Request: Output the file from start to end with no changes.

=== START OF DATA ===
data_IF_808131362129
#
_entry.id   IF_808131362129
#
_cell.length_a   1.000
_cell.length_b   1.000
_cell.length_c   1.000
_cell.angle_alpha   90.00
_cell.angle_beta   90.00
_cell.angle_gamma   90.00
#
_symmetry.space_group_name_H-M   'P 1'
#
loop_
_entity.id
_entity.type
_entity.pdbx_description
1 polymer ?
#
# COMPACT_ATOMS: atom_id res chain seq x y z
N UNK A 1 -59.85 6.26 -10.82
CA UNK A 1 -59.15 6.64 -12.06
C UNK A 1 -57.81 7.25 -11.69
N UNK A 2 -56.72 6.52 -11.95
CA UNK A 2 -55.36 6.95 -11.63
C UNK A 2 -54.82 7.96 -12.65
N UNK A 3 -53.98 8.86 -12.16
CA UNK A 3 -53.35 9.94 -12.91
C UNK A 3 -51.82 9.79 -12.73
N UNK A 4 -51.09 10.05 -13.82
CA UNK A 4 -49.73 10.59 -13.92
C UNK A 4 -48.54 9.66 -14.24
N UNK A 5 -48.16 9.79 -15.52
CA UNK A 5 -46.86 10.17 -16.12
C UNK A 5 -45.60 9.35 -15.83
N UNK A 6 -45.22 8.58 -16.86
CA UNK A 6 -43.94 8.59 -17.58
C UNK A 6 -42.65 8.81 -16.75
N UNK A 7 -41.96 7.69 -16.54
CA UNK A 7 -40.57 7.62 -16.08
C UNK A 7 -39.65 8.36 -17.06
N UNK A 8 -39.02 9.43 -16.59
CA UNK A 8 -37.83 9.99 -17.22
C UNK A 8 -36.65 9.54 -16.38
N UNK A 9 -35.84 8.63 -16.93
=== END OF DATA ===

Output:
data_IF_808131362129
#
_entry.id   IF_808131362129
#
_cell.length_a   1.000
_cell.length_b   1.000
_cell.length_c   1.000
_cell.angle_alpha   90.00
_cell.angle_beta   90.00
_cell.angle_gamma   90.00
#
_symmetry.space_group_name_H-M   'P 1'
#
loop_
_entity.id
_entity.type
_entity.pdbx_description
1 polymer ?
#
# COMPACT_ATOMS: atom_id res chain seq x y z
N UNK A 1 -59.85 6.26 -10.82
CA UNK A 1 -59.15 6.64 -12.06
C UNK A 1 -57.81 7.25 -11.69
N UNK A 2 -56.72 6.52 -11.95
CA UNK A 2 -55.36 6.95 -11.63
C UNK A 2 -54.82 7.96 -12.65
N UNK A 3 -53.98 8.86 -12.16
CA UNK A 3 -53.35 9.94 -12.91
C UNK A 3 -51.82 9.79 -12.73
N UNK A 4 -51.09 10.05 -13.82
CA UNK A 4 -49.73 10.59 -13.92
C UNK A 4 -48.54 9.66 -14.24
N UNK A 5 -48.16 9.79 -15.52
CA UNK A 5 -46.86 10.17 -16.12
C UNK A 5 -45.60 9.35 -15.83
N UNK A 6 -45.22 8.58 -16.86
CA UNK A 6 -43.94 8.59 -17.58
C UNK A 6 -42.65 8.81 -16.75
N UNK A 7 -41.96 7.69 -16.54
CA UNK A 7 -40.57 7.62 -16.08
C UNK A 7 -39.65 8.36 -17.06
N UNK A 8 -39.02 9.43 -16.59
CA UNK A 8 -37.83 9.99 -17.22
C UNK A 8 -36.65 9.54 -16.38
N UNK A 9 -35.84 8.63 -16.93